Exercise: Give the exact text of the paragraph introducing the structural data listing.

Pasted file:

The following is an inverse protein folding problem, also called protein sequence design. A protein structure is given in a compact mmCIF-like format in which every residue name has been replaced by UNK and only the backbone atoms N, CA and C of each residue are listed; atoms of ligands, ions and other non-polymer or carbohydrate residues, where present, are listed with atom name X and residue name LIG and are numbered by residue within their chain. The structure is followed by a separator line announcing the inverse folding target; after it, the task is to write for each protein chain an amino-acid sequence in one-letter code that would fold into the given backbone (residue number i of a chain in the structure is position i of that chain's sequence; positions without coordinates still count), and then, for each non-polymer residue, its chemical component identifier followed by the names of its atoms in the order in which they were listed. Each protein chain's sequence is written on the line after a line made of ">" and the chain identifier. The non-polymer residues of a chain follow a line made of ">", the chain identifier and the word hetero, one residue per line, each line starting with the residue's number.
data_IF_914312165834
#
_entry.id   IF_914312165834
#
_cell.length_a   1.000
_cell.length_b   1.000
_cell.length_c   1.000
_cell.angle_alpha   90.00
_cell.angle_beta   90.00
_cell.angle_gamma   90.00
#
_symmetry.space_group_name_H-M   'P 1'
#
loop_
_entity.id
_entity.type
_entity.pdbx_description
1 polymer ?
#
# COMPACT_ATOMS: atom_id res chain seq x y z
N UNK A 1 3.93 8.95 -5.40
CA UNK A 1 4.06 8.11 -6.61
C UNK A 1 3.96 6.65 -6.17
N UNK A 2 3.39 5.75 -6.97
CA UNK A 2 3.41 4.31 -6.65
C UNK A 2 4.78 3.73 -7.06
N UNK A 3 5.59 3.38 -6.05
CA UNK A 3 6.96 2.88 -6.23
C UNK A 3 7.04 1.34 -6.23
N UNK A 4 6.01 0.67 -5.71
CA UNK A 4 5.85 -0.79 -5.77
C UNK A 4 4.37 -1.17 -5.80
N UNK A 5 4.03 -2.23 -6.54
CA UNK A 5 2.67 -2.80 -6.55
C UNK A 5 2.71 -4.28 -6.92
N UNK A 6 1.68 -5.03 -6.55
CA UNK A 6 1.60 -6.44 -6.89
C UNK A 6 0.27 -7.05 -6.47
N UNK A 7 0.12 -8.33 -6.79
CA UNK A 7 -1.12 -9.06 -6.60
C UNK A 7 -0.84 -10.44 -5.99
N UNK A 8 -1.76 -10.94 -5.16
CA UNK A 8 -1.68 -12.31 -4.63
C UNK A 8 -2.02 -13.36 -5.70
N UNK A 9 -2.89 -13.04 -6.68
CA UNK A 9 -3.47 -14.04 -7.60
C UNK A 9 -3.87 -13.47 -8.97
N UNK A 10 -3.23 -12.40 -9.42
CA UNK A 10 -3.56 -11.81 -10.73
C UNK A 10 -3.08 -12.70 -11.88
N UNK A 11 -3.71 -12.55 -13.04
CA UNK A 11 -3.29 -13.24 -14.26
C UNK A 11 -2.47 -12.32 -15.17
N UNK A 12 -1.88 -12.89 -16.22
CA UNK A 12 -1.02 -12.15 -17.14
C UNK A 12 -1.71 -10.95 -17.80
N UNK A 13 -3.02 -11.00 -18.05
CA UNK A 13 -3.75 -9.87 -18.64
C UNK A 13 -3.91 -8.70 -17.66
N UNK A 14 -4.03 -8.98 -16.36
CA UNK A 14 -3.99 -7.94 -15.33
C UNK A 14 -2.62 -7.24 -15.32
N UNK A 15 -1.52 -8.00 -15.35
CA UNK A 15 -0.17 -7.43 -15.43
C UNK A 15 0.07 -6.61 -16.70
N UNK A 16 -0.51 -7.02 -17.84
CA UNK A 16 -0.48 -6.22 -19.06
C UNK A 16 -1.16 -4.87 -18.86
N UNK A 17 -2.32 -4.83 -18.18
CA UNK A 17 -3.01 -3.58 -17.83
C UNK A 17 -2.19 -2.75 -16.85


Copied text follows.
The following is an inverse protein folding problem, also called protein sequence design. A protein structure is given in a compact mmCIF-like format in which every residue name has been replaced by UNK and only the backbone atoms N, CA and C of each residue are listed; atoms of ligands, ions and other non-polymer or carbohydrate residues, where present, are listed with atom name X and residue name LIG and are numbered by residue within their chain. The structure is followed by a separator line announcing the inverse folding target; after it, the task is to write for each protein chain an amino-acid sequence in one-letter code that would fold into the given backbone (residue number i of a chain in the structure is position i of that chain's sequence; positions without coordinates still count), and then, for each non-polymer residue, its chemical component identifier followed by the names of its atoms in the order in which they were listed. Each protein chain's sequence is written on the line after a line made of ">" and the chain identifier. The non-polymer residues of a chain follow a line made of ">", the chain identifier and the word hetero, one residue per line, each line starting with the residue's number.